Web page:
During the night, the Okhla Sabzi Mandi looks like any other sabzi mandi (vegetable market) in the city from outside. But as one enters the premises, one is welcomed by an array of food stalls selling all things one can ask for: butter chicken, fried chicken, variety of parathas, vegetarian dishes, warm milk, and variety of sweets such as rasgulla, gajar ka halwa, and barfi.
Popular among labourers and working professionals who do night shifts, the market starts at four in the evening and runs till four in the morning. The first three hours are spent in preparation and the atmosphere is lazy and usual. At 7 pm, the hustle-bustle of the market begins but the visitors usually include workers of the mandi and labourers. As the night approaches and the shops in the city are closed, the mandi turns into a go-to hub for those looking for a place to sit and eat. To an observer, it looks spectacular, a parallel world existing in the dead of the night.
“I have been selling butter chicken here for almost 10 years. We start as early as 4 pm but our food is mostly sold when the city shuts down. It is for the labourers of the mandi, but there are people from outside who come to visit the place every night. I know labourers here who do not step outside the mandi for months because everything is available here in this market,” says Tanveer Ahmad, who owns a shop in the market.
One can easily spot a group of friends in formals sitting and gossiping as they savour their favourite dishes. The shops with colourful vegetables on display add to the environment.
Nisar Ahmad, who now lives in Dubai, worked as a call centre excutive and often visited the place during his night shift. Instead of ordering food online, he preferred to come to the market due to the buzz.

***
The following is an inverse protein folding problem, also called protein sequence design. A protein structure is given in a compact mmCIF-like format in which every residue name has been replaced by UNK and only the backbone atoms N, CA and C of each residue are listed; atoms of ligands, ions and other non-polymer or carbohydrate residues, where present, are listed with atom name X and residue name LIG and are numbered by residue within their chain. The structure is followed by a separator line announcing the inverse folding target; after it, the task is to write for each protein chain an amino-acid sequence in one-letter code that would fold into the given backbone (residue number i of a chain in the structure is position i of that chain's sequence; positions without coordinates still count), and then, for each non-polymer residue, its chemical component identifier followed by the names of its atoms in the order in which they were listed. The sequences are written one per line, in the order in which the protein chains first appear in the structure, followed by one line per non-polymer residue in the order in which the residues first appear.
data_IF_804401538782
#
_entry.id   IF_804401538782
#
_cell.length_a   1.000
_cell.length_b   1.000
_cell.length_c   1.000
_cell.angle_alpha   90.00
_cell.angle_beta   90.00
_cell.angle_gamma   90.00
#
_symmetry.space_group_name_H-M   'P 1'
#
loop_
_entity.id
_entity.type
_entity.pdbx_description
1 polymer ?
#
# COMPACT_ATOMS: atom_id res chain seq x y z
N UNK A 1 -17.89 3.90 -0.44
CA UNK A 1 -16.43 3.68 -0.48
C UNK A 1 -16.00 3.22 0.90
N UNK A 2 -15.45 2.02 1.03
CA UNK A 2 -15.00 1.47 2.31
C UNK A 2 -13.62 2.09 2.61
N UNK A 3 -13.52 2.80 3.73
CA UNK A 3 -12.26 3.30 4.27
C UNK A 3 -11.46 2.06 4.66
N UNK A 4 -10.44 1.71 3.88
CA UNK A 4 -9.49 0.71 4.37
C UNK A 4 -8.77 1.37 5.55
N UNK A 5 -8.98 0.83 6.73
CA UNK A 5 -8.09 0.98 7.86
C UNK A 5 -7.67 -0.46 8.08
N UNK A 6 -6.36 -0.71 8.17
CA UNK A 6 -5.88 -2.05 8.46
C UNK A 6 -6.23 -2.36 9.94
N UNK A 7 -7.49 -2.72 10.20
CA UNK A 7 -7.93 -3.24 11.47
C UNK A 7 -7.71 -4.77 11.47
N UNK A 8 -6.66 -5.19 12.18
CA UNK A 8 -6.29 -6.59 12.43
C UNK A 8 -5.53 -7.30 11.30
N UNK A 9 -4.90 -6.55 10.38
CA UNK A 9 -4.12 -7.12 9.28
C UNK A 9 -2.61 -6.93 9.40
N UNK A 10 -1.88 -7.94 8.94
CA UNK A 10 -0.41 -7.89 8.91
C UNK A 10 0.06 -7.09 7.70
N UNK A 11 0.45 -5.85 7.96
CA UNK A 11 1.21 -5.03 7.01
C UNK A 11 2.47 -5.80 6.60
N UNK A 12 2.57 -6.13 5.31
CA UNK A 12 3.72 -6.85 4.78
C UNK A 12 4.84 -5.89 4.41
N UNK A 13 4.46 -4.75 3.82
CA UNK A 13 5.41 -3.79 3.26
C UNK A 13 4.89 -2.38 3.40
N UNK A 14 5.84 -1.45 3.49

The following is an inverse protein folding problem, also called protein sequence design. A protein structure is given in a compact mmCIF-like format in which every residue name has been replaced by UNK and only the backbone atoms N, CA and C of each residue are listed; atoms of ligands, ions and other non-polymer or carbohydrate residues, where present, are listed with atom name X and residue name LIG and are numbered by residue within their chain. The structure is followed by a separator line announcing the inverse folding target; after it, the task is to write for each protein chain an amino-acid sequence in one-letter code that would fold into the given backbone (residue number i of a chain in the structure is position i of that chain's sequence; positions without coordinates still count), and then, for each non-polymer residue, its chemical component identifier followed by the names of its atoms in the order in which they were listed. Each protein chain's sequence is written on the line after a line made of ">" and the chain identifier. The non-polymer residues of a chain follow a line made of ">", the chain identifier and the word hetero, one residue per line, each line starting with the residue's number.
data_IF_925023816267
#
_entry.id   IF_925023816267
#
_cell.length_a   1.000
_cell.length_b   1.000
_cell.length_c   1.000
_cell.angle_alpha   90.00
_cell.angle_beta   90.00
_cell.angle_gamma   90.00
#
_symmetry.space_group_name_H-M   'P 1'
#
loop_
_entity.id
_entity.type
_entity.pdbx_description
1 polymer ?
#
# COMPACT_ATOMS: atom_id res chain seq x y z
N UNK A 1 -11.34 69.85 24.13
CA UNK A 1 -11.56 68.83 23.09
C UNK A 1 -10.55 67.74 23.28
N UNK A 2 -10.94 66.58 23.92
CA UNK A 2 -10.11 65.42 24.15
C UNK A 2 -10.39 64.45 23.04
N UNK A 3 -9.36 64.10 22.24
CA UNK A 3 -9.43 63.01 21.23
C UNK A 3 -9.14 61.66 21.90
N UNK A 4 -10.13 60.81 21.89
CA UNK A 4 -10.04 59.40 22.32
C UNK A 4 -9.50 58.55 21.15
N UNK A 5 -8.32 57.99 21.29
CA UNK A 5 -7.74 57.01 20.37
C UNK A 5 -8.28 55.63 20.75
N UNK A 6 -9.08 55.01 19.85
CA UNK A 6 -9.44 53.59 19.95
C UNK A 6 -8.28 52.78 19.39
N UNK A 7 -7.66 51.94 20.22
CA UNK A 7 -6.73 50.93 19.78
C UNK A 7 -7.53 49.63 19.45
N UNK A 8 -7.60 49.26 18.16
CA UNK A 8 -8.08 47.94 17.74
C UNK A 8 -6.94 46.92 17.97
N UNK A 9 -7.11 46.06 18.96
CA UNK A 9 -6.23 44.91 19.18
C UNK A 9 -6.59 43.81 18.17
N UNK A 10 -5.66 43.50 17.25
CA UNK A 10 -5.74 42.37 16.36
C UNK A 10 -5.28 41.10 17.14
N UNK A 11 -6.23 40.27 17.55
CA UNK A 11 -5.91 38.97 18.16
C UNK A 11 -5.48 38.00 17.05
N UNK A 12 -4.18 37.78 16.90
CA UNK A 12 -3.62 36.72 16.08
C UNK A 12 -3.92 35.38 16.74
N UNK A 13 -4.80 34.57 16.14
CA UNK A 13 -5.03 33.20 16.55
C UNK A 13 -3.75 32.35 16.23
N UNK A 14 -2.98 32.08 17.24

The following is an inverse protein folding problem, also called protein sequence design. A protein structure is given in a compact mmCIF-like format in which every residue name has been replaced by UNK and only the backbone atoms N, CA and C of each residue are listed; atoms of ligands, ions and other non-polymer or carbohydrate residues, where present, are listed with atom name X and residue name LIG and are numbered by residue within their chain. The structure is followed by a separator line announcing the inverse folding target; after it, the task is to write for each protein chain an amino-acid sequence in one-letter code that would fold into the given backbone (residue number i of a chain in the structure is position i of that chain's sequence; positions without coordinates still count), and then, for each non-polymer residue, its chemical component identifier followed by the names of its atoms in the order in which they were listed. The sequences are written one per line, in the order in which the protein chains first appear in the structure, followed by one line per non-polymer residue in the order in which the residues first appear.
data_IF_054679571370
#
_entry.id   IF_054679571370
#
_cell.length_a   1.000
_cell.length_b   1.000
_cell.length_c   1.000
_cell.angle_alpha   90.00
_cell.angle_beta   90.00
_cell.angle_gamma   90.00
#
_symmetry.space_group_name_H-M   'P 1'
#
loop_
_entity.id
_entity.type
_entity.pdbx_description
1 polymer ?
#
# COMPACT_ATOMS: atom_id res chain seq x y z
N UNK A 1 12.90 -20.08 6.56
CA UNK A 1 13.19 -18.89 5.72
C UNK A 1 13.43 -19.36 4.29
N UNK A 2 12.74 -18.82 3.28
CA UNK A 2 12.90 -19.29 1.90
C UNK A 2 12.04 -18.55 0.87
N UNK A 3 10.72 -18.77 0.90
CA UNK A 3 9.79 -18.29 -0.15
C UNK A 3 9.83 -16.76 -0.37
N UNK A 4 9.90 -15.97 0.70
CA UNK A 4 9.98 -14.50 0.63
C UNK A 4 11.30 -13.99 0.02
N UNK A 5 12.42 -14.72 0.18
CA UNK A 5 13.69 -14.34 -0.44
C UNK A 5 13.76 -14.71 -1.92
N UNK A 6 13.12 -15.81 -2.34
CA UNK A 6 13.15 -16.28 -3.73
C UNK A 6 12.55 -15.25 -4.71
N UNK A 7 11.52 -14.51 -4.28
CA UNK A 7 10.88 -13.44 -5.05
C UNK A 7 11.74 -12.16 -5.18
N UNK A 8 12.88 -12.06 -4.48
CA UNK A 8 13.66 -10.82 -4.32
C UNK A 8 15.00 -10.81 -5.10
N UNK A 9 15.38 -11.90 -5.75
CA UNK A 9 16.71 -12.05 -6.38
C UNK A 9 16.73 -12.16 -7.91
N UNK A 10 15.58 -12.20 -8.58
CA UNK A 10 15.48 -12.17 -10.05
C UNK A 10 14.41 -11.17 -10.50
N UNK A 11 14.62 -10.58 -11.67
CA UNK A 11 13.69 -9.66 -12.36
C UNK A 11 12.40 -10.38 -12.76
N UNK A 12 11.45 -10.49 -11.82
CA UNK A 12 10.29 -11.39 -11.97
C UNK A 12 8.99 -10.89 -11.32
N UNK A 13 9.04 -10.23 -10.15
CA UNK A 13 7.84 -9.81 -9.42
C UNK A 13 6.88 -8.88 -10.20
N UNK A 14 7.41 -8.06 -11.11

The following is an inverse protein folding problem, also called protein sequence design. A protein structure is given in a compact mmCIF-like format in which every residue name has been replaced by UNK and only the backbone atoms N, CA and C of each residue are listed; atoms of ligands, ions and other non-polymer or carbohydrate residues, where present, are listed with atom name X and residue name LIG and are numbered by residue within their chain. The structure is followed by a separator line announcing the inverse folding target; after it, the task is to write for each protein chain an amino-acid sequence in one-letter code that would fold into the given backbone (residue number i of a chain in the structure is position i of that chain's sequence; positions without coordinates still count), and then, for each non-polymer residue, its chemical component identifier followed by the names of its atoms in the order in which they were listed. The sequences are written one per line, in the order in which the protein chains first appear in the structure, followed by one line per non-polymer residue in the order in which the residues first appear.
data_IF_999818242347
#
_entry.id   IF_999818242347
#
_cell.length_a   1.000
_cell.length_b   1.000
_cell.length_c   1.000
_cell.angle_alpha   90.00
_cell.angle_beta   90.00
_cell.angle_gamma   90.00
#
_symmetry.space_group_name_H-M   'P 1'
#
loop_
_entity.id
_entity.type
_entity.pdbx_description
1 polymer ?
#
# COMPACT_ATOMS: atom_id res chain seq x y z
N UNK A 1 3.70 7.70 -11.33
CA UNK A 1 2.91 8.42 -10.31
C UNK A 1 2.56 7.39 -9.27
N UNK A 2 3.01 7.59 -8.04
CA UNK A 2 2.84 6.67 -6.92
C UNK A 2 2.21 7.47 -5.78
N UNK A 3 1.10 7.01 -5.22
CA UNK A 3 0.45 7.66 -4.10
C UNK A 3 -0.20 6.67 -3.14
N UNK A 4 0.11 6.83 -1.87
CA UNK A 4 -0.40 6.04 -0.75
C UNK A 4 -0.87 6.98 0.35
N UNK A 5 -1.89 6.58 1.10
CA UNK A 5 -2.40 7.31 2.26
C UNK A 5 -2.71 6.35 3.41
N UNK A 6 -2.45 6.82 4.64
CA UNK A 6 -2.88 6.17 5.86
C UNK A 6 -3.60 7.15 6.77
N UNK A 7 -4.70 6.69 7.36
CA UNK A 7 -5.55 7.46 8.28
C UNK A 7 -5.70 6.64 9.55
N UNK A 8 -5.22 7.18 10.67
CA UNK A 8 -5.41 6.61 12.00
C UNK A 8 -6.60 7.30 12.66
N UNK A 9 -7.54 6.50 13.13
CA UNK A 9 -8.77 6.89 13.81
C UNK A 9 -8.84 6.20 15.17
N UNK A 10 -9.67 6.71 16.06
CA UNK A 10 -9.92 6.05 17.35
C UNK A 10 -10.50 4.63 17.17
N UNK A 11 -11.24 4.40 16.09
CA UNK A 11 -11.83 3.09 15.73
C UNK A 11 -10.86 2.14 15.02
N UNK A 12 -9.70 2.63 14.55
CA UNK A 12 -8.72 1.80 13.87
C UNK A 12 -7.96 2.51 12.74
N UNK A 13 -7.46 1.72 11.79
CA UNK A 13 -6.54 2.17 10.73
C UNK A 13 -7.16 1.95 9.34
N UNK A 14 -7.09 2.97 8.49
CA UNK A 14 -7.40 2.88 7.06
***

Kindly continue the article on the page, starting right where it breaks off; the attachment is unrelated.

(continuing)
“I loved the parathas here. I used to visit the place almost every day when I was working at a call centre. The stress that the job had on me would significantly subside whenever I stepped into this market. You can hear the shouting of shopkeepers and the sight of vegetables eases your mood for some reason. I know a number friends I have recommended this place and they all prefer to visit it during the nights,” he says.
While most of the shops in the mandi are makeshift, there are proper sitting areas that look like restaurants. The market is usually crowded and people often visit the place in Uber and Ola, and the visitors can easily hire an autorickshaw back to their homes at any time of the night.
As the market comes alive during the night, one would expect it to attract only the male visitors. But one can easily spot female visitors in the market, although significantly less in number.
“When I came here for the first time, I was very intimidated as all the people who were eating here were male. But then I started to see female visitors in a group of male friends and it made me feel comfortable and easy. It’s such a beautiful place, and you would not expect anybody to misbehave with you even at this hour of the night. I am so glad I came to know about it,” says a woman in her early 20s on the condition of anonymity. She was working in night-shifts when she got to know about the place and now visits it to spend quality time with friends.
The market is not only an alternative when the food is not available in the city. It is also a hang-out place for many students, especially those from the nearby university Jamia Millia Islamia.
Uttam Prasad, a student of solar energy at the university, would visit the place with his friends whenever he had to stay awake during nights for exams to calm his mind and release the stress. “You come here and you chill and you go back to study,” he says.
The most special thing about the market is the presence of a number of shops that sell warm milk simmering in a huge karahi (wok). Labourers prefer to drink warm milk after their work ends.
“It gives them nutrition that they need for the kind of hard work they do. They drink milk and they work hard,” says one of the shopkeepers who was selling milk.
By the time the night breaks into day, almost all the woks of warm milk were empty. And soon, the food stalls are replaced by stalls selling vegetables at cheap prices. Almost all the traces of a food market vanish after 4:30 am, and it looks as if the market never existed.
Shehwaaz covers community, sexuality, gender, and other social issues for Patriot.